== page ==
Life 2020, 10(4), 37; https://doi.org/10.3390/life10040037 - 10 Apr 2020
Viewed by 300
Abstract
Steroidal glycoalkaloids (SGAs) are a class of nitrogen-containing glycosides occurring in several plant families and biosynthesized through a specific pathway. HMG-CoA reductase is the first enzyme of this pathway, and its transcription can be regulated by biotic and abiotic stressors and even in [...] Read more.
Steroidal glycoalkaloids (SGAs) are a class of nitrogen-containing glycosides occurring in several plant families and biosynthesized through a specific pathway. HMG-CoA reductase is the first enzyme of this pathway, and its transcription can be regulated by biotic and abiotic stressors and even in a tissue-specific manner. This study aimed to characterize the HMG genes family in a tuber-bearing potato species, Solanum commersonii, using transcriptional and functional approaches. Our results provided evidence that four ScHMGs with different tissue-specificities represent the HMG gene family in S. commersonii and that they originated from ScHMG1 through segmental duplications. Phylogenetic analysis suggests that ScHMG1 is the direct ortholog of AtHMG1, which is associated with SGAs accumulation in plants. Its overexpression in S. commersonii revealed that this gene plays a key role in the accumulation of glycoalkaloids regulating the production of dehydrocommersonine. Full article
(This article belongs to the Section Plant Science and Engineering)
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Open AccessCommentary
A Constructive Way to Think about Different Hydrothermal Environments for the Origins of Life
Life 2020, 10(4), 36; https://doi.org/10.3390/life10040036 - 09 Apr 2020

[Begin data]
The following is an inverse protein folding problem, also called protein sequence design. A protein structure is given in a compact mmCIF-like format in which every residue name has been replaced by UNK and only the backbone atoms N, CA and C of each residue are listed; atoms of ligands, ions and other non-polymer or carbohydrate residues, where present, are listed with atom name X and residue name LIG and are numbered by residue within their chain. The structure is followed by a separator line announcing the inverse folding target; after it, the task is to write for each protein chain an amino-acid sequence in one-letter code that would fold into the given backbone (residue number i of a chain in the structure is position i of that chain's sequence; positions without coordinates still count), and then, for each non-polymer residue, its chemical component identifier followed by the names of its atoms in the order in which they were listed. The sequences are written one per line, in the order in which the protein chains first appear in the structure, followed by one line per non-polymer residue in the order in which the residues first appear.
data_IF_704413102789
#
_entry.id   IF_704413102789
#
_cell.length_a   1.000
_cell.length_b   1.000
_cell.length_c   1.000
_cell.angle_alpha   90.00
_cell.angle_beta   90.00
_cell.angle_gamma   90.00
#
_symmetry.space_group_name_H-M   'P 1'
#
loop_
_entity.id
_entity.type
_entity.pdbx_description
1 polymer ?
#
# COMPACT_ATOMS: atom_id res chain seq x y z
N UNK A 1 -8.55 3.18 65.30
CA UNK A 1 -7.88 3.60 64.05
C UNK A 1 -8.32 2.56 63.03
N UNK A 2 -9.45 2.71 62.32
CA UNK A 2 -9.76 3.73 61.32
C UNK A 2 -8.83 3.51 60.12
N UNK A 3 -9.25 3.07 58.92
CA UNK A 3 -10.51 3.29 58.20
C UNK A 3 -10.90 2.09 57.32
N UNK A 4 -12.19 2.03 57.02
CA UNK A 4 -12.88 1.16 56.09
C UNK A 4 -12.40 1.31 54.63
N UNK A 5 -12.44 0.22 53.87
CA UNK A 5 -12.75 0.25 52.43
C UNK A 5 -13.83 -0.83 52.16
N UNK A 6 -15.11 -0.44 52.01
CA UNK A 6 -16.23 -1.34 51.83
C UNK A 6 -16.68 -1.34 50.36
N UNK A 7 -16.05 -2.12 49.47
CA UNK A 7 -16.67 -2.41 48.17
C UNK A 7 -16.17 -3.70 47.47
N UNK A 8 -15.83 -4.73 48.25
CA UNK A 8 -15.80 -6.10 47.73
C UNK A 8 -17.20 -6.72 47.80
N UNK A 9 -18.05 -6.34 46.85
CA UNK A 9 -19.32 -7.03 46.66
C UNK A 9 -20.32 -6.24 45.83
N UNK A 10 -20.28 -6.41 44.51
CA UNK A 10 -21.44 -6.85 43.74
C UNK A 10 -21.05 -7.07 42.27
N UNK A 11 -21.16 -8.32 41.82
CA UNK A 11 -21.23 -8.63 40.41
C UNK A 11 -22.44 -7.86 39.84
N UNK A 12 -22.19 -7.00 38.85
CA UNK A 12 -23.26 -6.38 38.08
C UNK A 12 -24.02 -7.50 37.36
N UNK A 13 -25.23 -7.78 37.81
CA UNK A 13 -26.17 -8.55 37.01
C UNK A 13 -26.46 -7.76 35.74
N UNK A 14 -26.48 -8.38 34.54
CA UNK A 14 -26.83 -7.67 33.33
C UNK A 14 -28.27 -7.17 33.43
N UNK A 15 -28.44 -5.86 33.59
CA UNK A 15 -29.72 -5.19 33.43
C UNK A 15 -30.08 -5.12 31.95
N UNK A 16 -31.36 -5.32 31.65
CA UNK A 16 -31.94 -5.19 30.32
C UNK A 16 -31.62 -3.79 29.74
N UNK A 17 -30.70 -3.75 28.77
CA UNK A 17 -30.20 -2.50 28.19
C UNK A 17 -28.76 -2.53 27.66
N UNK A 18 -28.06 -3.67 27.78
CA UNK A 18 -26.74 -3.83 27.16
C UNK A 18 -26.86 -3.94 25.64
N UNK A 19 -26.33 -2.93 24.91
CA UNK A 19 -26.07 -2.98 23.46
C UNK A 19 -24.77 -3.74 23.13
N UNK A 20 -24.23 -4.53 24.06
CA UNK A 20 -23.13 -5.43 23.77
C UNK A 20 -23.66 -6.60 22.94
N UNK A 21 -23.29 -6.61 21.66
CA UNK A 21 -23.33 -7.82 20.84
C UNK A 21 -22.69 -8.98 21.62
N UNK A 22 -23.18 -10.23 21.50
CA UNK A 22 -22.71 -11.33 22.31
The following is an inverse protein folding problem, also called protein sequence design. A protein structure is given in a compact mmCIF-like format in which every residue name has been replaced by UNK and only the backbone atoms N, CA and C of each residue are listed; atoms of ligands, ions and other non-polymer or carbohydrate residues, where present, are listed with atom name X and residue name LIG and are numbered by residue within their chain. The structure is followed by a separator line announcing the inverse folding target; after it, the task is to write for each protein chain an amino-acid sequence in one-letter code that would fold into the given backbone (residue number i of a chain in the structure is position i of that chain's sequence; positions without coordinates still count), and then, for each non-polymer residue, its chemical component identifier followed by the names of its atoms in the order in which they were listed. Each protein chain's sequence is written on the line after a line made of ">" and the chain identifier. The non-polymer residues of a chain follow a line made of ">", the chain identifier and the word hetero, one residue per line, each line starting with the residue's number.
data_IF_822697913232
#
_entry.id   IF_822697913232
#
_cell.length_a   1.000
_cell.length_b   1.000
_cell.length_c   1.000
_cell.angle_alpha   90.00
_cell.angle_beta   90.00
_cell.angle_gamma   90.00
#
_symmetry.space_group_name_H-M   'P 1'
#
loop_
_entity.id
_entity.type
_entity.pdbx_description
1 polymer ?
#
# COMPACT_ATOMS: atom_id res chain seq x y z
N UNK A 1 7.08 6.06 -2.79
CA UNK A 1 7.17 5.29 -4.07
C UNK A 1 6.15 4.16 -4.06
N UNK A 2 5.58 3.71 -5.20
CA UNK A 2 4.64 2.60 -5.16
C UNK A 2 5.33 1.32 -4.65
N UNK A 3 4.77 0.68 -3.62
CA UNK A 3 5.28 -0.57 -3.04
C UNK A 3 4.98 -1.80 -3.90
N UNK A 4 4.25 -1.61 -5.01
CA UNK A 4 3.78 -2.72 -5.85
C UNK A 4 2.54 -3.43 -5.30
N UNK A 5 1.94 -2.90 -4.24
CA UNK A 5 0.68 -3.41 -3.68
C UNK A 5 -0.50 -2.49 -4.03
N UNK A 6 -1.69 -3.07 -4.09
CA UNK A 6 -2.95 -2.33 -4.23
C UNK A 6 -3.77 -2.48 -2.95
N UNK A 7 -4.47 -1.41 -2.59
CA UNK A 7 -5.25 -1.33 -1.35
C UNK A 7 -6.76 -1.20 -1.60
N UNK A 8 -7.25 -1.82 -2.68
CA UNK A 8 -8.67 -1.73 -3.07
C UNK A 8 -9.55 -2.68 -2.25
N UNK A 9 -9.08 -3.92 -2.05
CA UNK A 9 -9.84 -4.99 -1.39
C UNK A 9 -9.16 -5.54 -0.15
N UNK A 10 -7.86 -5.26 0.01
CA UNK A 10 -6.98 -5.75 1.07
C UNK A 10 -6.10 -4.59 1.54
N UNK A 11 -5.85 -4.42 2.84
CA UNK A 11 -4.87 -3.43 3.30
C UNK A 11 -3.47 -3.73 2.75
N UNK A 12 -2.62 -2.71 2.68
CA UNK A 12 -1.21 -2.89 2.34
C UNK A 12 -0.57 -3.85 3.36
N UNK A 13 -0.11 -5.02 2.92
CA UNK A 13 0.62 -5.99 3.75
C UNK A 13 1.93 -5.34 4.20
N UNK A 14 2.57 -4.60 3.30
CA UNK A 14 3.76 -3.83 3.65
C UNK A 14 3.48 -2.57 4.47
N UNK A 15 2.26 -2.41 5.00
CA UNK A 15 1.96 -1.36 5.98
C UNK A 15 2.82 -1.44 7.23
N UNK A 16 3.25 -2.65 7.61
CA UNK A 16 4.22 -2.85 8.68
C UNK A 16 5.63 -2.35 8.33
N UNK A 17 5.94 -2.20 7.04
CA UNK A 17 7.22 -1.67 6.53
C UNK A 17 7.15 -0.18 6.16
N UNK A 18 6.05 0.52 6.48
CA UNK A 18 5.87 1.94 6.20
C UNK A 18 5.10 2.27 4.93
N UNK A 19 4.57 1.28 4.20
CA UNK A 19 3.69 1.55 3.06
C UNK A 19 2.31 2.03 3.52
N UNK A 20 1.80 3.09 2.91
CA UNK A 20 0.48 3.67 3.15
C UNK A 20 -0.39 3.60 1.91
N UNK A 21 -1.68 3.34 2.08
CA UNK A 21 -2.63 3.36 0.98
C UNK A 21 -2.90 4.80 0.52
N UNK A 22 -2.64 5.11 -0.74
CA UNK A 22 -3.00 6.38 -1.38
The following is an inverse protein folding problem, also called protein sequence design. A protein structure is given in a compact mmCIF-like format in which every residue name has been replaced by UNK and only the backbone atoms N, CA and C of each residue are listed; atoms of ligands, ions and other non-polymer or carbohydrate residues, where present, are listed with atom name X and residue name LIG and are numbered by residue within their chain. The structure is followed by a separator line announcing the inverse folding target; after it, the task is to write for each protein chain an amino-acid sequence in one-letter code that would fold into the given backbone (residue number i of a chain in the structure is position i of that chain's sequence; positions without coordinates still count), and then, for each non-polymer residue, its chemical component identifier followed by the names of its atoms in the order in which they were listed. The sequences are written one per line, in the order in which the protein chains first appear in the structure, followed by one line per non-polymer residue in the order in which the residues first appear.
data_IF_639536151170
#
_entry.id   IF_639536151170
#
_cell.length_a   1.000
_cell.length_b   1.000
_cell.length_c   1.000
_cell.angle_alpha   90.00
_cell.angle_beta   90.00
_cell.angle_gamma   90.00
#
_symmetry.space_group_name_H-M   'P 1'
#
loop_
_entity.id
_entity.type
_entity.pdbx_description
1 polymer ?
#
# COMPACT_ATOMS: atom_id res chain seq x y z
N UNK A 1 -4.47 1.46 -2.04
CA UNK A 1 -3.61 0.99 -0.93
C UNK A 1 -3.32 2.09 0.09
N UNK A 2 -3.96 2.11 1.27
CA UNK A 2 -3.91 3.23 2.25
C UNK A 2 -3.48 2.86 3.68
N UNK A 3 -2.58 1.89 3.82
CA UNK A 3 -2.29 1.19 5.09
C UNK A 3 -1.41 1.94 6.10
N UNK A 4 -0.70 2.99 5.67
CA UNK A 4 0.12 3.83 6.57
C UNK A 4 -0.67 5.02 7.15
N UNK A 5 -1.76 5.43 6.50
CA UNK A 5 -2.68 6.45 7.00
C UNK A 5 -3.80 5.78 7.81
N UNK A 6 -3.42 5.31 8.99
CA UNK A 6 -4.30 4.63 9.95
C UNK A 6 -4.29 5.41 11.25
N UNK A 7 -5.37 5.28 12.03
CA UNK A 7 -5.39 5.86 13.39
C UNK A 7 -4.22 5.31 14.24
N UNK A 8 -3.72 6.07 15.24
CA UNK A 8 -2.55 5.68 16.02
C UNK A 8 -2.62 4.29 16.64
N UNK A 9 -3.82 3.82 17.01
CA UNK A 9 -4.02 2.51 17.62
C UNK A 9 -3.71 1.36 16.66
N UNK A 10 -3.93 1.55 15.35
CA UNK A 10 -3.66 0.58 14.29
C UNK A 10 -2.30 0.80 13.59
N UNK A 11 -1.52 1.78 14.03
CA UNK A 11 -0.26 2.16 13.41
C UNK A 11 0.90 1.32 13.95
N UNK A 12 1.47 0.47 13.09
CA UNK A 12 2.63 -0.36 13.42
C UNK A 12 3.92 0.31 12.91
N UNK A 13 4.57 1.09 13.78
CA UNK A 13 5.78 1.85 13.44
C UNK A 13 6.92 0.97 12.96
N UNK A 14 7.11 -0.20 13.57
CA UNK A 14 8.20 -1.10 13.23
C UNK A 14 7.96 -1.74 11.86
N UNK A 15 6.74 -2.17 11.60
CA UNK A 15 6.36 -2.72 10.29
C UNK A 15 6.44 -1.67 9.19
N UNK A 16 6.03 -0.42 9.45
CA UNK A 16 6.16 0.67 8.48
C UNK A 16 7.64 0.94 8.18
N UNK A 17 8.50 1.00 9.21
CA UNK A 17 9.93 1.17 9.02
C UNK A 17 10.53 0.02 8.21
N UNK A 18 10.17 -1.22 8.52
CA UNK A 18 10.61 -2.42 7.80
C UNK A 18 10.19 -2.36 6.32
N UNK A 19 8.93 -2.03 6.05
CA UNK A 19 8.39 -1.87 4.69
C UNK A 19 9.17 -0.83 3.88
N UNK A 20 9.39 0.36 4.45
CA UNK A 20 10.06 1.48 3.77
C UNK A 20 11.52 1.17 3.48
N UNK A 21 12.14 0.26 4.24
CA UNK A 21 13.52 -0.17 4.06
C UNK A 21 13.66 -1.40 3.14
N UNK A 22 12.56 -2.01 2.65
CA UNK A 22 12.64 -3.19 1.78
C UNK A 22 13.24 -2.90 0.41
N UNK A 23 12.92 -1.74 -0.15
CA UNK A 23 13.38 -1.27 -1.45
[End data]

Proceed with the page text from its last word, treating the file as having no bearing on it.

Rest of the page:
Viewed by 617
Abstract
The question of where life originated has been contentious for a very long time. Scientists have invoked many environments to address this question. Often, we find ourselves beholden to a location, especially if we think life originated once and then evolved into the [...] Read more.
The question of where life originated has been contentious for a very long time. Scientists have invoked many environments to address this question. Often, we find ourselves beholden to a location, especially if we think life originated once and then evolved into the myriad forms we now know today. In this brief commentary, we wish to lay out the following understanding: hydrothermal environments are energetically robust locations for the origins and early evolution of life as we know it. Two environments typify hydrothermal conditions, hydrothermal fields on dry land and submarine hydrothermal vents. If life originated only once, then we must choose between these two environments; however, there is no reason to assume life emerged only once. We conclude with the idea that rather than having an “either or” mind set about the origin of life a “yes and” mind set might be a better paradigm with which to problem solve within this field. Finally, we shall discuss further research with regards to both environments. Full article
(This article belongs to the Special Issue Themed Issue Commemorating Prof. David Deamer's 80th Birthday)
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Open AccessArticle
A Possible Primordial Acetyleno/Carboxydotrophic Core Metabolism
Life 2020, 10(4), 35; https://doi.org/10.3390/life10040035 - 07 Apr 2020
Viewed by 728
Abstract
Carbon fixation, in addition to the evolution of metabolism, is a main requirement for the evolution of life. Here, we report a one-pot carbon fixation of acetylene (C2H2) and carbon monoxide (CO) by aqueous nickel sulfide (NiS) under hydrothermal [...] Read more.
Carbon fixation, in addition to the evolution of metabolism, is a main requirement for the evolution of life. Here, we report a one-pot carbon fixation of acetylene (C2H2) and carbon monoxide (CO) by aqueous nickel sulfide (NiS) under hydrothermal (>100 °C) conditions. A slurry of precipitated NiS converts acetylene and carbon monoxide into a set of C2–4-products that are surprisingly representative for C2–4-segments of all four central CO2-fixation cycles of the domains Bacteria and Archaea, whereby some of the products engage in the same interconversions, as seen in the central CO2-fixation cycles. The results suggest a primordial, chemically predetermined, non-cyclic acetyleno/carboxydotrophic core metabolism. This metabolism is based on aqueous organo–metal chemistry, from which the extant central CO2-fixation cycles based on thioester chemistry would have evolved by piecemeal modifications. Full article